The best part about flirting is that it’s fun! It injects life into conversation with the opposite sex and inspires laughter, smiles, blushes, and—more often than not—dates. It’s time we revive the lost art of flirtation with these basic principles.

Make eye contact.

The classic mistake made by women who want to be pursued is to believe that ignoring a man will make him notice you. But this confusing message typically lures men who think “no” means “yes”—and that’s not a great quality in a stranger. Eye contact is the best way to let someone know that he has your attention. Whether the guy is across the room or standing right in front of you, look him in the eyes, and say hello. You don’t have to whip out your best come-hither look; this is simply about acknowledging someone’s presence. If he is across the room, give him a confident look and smile (the intricacy of across-the-room eye contact is explained well here). When you are in a conversation with a man, do your best to stay engaged by making frequent eye contact and turning your body toward him. Nothing says “disinterested” like roving eyes and feet pointed toward the exit.

Smile.

I get it. Sometimes you’re nervous or not feeling it, or it has just been one of those days where it’s hard to crack a smile. But if your aim is to put the guy you are talking to at ease and boost his confidence, it’s important to muster a smile. Flirtation, at its best, isn’t really about you. It’s about making the other person feel good. Trust me, he is likely just as nervous as you, so do him a favor, and lighten the mood by flashing your pearly whites—and go ahead and let your eyes crinkle a little while you’re at it. Don’t forget, the object of your attention won’t be the only man to notice your smile. If a man sees how friendly and open to conversation you are with other lucky guys, he is more likely to look for an opportunity to introduce himself next.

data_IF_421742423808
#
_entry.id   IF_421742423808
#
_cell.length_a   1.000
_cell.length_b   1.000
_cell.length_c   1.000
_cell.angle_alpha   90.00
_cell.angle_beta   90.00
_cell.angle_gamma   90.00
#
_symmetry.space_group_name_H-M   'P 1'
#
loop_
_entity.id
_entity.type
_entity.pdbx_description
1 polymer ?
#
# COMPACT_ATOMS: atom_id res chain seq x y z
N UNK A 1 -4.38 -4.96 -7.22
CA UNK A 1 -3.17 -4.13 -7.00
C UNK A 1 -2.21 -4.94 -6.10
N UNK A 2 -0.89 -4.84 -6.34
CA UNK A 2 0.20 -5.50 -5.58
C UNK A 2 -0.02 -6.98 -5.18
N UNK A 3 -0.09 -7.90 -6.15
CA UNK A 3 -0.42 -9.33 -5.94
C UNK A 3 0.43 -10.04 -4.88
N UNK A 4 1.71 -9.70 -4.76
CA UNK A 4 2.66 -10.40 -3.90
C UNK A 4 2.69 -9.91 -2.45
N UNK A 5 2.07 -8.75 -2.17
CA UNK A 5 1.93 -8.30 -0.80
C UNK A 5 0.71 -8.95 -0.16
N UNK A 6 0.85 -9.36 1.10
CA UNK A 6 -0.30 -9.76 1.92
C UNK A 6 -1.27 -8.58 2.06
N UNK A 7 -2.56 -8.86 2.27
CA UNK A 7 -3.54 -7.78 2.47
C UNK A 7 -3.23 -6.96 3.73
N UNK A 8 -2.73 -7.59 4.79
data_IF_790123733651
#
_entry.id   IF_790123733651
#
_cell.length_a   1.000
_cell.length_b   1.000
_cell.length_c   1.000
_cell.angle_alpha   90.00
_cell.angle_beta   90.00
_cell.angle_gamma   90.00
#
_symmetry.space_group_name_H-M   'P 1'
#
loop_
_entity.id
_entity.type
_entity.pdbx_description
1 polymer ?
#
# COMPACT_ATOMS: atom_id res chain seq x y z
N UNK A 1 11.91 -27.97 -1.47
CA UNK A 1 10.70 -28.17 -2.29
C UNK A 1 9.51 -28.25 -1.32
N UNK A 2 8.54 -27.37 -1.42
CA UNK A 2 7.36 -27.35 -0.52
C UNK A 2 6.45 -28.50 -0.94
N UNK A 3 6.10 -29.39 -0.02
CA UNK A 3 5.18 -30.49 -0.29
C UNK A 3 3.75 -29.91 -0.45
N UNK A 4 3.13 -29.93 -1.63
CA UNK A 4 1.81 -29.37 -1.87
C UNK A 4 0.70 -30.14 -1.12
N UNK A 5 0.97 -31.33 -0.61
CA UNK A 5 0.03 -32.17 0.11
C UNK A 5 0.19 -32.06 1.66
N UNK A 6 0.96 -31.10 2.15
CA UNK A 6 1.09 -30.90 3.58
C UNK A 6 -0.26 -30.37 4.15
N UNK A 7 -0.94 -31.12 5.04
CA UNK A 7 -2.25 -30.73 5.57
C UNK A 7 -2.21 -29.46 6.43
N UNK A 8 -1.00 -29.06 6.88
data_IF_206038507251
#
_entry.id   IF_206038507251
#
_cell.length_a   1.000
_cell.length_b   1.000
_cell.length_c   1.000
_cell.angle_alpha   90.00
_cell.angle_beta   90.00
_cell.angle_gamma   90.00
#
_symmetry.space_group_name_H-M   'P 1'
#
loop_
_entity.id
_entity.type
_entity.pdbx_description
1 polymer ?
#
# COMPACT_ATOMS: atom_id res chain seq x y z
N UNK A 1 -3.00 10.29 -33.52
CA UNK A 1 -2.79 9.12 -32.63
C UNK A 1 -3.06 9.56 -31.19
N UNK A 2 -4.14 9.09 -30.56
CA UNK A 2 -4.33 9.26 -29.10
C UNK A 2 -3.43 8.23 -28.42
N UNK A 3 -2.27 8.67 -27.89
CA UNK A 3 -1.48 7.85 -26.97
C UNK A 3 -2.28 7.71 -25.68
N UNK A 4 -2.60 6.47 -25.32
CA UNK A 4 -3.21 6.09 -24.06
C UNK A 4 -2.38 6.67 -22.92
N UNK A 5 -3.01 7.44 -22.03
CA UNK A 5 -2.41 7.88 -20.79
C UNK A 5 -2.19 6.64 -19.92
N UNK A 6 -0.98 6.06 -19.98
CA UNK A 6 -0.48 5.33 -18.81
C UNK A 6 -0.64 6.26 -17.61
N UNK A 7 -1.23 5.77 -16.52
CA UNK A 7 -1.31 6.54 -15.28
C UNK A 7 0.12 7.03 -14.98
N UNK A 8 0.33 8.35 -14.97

Lean in.

Check your body language: Are your shoulders hunched? Arms crossed? Are you leaning as far back in your chair as possible? This is not flirtatious behavior, this is disinterested behavior. Uncross your arms, and scoot to the edge of your chair if you are seated. Leaning toward another person is a great nonverbal way to indicate interest. Whether standing or sitting, facing a guy you are speaking to and leaning in ever so slightly keeps you engaged in the conversation and draws him in as well. Leaning in flirtatiously is all about the shoulders. If you’re interested, allow your shoulders to relax and curve in toward the man you are speaking to. This gesture sets a confidential tone and gives that “we are in our own little world” ambiance that makes a person feel special. 

Compliment.

Dropping the compliment bomb is the most difficult aspect of flirtation, but compliments don’t have to be a big deal. If you let your guard down, complimenting the guy you’re talking to can be an easy and natural part of the conversation. Who doesn’t like to be admired? If you are impressed by something he says, tell him so. If you admire his work ethic or the way he dealt with a difficult situation, tell him that, too. Don’t worry so much about yourself, and instead focus on making him feel good; the conversation will flow, and you’ll both have fun talking to one another. 

More than anything, flirting shouldn’t feel forced. At first it may take a conscious effort to be aware of your body language and to relax, but flirting is about being natural and giving yourself—and the man you are talking to—permission to have a good time. Give flirtation a try the next time you’re talking to a single man. He may not be your future husband, but you will have a lot more fun getting to know him!